21. Why go through the hassles & take the risks? All that air traffic for 500,000 passengers per year when annual Subway ridership in 2018 was 1,727,366,607 (source: ). Forget it. It's dangerous & it's dumb. Yes subways are dangerous but I believe the risks of helicopters and people falling from the sky is a little worse & not worth it until we develop technology to transport a larger fraction of commuters.

  22. Original thoughts for commercial helicopters was to have one in every drive way. Can you imagine that?

  23. Nothing changes stupid over-head. Most all accidents ARE some form of stupid, whether it was maintenance or pilot error. It was and is always avoidable if someone pays attention beyond the money.

  24. Sounds like it’s not feasible anymore because prices would be inflated ;like $100 a ride.

  25. Not surprising that helicopter crashed. They looked like tuna cans. Technology has come along way in rotor technology. I'm betting crashes would be rare.

  26. This video looked like a 9th grader made it for his homework assignment. Nothing but cliches in the narration and the editing.

  27. Tragic as that accident was, many more people die every day in car accidents, yet we haven't ended automobiles. There are bus accidents too, we still have those. Nothing in life is 100% safe, and while what happened is horrible, it also seems foolish to completely end a promising use of transportation technology because of it. Maybe it's the optics of it or something. I sure would love to have the option though. 42 years later…think of how many more places would have helicopter transport which is actually affordable, and how extensive it would be in the big, big cities. A lost opportunity after a decade of presumably safe operation, all because of one accident. Talk about giving up! Seems like this would have been the opportunity to change some designs and make it safer.

  28. One incident and heli rides are banned.
    So many mass shootings and guns aren't.
    US of A for you, ladies & gentleman ?‍♂️

  29. 5 from 500k passengers? Maybe people died eaten by shark, wins a greater number, *if you compare apple to pizza.

  30. New Yorkers hate the chopping sound of the helicopters overhead. This should be illegal. It ruins public spaces, and parks, with horrific noise.

  31. Another case where we traded freedom for public safety. What do we have now? Very low to NO helicopter commute, and a hell lot more than 5 deaths in car accidents because now everybody needs a car.

  32. The "elites" will NOT be able to escape the consequences of their genocidal immigration scheme. Their electric "drones" will be shot out of the sky, and any survivors will be strung up and skinned alive to the cheers of the masses below. #SawNothingOfficer

  33. Helicopter pilot as just been killed today in a accident in new York it crashed landed on a high-rise apartment block!it's a good idea to have quiter machines if it was to be come reality!I think we look towards the future to much.we need to considerate on today. making flight even more safer!look at air travel today airplanes are crashing more because pilots can't over ride the new technology of computers and datea software.we need pilots to be able to fly manually as over ride the new technology.i think the future of flight is dead in the water before it's ever gets off the ground.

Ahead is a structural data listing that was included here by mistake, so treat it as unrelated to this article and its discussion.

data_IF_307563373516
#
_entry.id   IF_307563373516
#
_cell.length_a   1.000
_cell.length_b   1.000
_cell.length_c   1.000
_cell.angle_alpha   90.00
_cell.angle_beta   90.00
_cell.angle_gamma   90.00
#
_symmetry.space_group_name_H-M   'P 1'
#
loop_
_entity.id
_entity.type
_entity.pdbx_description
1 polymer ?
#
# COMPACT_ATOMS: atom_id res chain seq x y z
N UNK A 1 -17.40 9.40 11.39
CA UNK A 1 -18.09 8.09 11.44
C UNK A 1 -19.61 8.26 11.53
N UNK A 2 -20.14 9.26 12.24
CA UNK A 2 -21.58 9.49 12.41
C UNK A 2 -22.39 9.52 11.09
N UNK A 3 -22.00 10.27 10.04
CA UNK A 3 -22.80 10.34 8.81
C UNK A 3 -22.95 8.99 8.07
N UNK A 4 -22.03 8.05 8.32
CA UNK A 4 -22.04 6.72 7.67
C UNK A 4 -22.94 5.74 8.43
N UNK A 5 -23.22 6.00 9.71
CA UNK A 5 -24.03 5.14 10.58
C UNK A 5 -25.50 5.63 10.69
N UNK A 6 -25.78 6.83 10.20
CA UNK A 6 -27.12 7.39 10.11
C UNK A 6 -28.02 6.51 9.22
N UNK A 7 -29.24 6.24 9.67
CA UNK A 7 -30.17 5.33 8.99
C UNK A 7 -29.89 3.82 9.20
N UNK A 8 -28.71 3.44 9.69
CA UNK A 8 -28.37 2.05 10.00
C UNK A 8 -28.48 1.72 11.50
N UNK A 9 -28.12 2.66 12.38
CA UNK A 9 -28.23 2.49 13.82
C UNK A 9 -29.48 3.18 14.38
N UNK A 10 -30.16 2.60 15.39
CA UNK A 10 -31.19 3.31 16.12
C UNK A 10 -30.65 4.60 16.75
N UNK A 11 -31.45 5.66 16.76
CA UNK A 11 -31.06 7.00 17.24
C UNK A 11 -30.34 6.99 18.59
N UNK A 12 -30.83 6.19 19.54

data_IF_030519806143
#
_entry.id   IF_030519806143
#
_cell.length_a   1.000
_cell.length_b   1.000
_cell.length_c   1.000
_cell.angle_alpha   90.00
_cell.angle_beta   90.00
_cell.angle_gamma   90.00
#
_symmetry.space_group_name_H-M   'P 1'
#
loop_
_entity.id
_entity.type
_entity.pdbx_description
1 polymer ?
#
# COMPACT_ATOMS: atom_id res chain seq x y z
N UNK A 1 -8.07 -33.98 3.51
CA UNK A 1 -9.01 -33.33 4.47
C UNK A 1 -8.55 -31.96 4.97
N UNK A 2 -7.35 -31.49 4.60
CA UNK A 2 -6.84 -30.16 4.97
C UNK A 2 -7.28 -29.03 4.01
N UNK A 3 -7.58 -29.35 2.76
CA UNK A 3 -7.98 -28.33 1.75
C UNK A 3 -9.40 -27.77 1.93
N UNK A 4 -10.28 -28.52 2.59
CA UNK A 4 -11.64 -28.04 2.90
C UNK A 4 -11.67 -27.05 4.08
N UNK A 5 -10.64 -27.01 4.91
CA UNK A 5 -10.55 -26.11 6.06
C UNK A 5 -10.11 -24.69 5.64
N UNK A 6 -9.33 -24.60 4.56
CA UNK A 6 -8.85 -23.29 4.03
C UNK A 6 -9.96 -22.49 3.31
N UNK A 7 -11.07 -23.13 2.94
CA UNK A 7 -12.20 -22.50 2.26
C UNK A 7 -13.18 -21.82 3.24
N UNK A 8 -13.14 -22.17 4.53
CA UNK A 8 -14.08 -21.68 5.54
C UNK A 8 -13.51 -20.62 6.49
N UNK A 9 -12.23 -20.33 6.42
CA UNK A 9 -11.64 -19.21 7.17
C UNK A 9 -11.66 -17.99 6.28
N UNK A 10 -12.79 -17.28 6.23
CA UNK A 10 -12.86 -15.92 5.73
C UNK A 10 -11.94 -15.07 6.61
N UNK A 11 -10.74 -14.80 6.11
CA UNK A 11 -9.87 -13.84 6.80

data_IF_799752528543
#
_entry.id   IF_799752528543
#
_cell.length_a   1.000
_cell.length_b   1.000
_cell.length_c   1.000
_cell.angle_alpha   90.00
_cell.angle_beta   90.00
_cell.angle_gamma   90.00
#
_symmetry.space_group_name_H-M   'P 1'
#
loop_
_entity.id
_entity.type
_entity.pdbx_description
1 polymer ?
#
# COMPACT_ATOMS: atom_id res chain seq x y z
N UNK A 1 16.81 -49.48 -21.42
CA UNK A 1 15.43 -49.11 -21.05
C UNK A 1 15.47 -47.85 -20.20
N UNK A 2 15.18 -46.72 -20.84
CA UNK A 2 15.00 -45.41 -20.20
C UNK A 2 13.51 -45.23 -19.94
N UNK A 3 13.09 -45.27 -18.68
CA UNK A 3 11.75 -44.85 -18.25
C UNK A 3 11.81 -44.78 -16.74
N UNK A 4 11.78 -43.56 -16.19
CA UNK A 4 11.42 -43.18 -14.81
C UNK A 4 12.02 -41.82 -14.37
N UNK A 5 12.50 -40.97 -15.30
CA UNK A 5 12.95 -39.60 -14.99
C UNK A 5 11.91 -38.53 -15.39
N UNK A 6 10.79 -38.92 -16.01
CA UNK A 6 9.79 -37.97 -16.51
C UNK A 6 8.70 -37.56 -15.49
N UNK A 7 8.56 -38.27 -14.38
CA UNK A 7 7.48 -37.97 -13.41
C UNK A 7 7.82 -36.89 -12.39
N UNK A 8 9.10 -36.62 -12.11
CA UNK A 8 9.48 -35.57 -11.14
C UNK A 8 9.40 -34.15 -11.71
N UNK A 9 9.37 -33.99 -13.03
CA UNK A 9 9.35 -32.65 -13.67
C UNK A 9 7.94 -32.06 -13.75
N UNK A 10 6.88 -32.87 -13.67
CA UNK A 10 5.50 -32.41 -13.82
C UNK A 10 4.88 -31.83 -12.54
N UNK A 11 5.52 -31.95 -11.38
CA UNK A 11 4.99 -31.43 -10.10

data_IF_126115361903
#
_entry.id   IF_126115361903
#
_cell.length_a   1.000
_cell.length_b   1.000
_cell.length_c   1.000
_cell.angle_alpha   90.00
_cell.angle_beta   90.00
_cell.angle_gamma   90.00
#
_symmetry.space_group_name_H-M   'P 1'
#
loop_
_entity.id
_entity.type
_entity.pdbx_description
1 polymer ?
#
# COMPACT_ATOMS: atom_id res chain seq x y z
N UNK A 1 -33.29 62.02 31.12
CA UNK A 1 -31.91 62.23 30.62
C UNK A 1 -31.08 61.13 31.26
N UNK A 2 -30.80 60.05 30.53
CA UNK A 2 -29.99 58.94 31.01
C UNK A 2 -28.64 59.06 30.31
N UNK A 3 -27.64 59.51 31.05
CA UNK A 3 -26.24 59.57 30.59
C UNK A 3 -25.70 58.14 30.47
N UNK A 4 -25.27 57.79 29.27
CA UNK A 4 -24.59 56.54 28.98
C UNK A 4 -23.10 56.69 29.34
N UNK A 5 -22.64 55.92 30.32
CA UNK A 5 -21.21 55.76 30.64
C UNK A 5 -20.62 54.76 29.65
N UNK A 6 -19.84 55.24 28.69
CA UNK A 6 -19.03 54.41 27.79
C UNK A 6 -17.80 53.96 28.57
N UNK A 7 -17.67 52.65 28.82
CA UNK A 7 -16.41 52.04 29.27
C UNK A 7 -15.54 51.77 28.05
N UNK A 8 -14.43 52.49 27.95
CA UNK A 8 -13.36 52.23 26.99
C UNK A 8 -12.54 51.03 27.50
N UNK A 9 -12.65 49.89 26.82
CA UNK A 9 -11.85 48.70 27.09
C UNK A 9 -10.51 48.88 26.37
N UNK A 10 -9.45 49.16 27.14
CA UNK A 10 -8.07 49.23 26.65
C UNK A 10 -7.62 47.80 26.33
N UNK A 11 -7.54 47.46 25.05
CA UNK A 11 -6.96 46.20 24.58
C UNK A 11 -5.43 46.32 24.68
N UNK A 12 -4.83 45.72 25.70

34. small airships with helium powered lift is much quieter than a rotor blade aircraft will ever be and safer

  35. Nothing happened, this is all bs. Where's the footage of the helicopter crashing into the building? Just actors portrayed as civilians.

  36. A well tempered mini documentary. There are alot of gems within. Chopper crashes….. blimps… air balloon disaster!. There's alot about the future of the drone in this video. And flying cars therefore driverless cars.. The lawyers speak volumes. Try Space travel. Interesting article.

  37. this was way before my time but man I wish commuter helicopters and heliports still existed! way more fun and exciting than being stuck in traffic in your car or on a crowded bus. I live in Chicago and while L trains are cool in their own ways helicopter rides would be way more awesome!!!

  38. In the VERY early 1970s, my mom and I landed by jet in JFK, and had either missed our connecting flight to our final destination due to delay, or else it was unexpectedly canceled — I can’t remember which, I was very very young and barely verbal — so my grandmom, who’d flown the first leg of that flight with us for fun, and who was a pretty seasoned traveler and handy in these situations, quickly booked my mom and I a different flight home… but from out of LaGuardia, across the city, and leaving in under an hour! So how did we get from JFK to LaGuardia? (Or maybe it was vice-versa, I again don’t remember super clearly.) BY GIANT HELICOPTER!! And this video talks a lot about how people under the flight path of those helicopters found them noisy, but you know what the video neglects to mention? HOW CRAZY NOISY IT WAS TO RIDE INSIDE OF ONE OF THOSE THINGS!! Again, I was really young at the time, so I don’t remember everything today (nor did I know then what a treat I was getting, riding in a helicopter), but here’s what burned itself deeply into my memory: 1) the seats were a dark blue sort of cloth, it was rough and had burls but was kinda nice, 2) it was surprisingly crowded, but as comfy as one of the smaller DC aircraft, and 3) once the rotors roared into action, it was so suddenly and OVERWHELMINGLY noisy, I cried literally the whole length of the ride: the thing shook and tilted like a seesaw (to top things off, I think we were in the tail-end of a hurricane, no kidding), and I could barely hear myself shriek over the rotors, my little self could hardly stand it… but I think it was fortunately less than a 15-minute ride, so the other poor passengers didn’t have to suffer my wailing for too long. But yeah, those things were NOISY. Is all.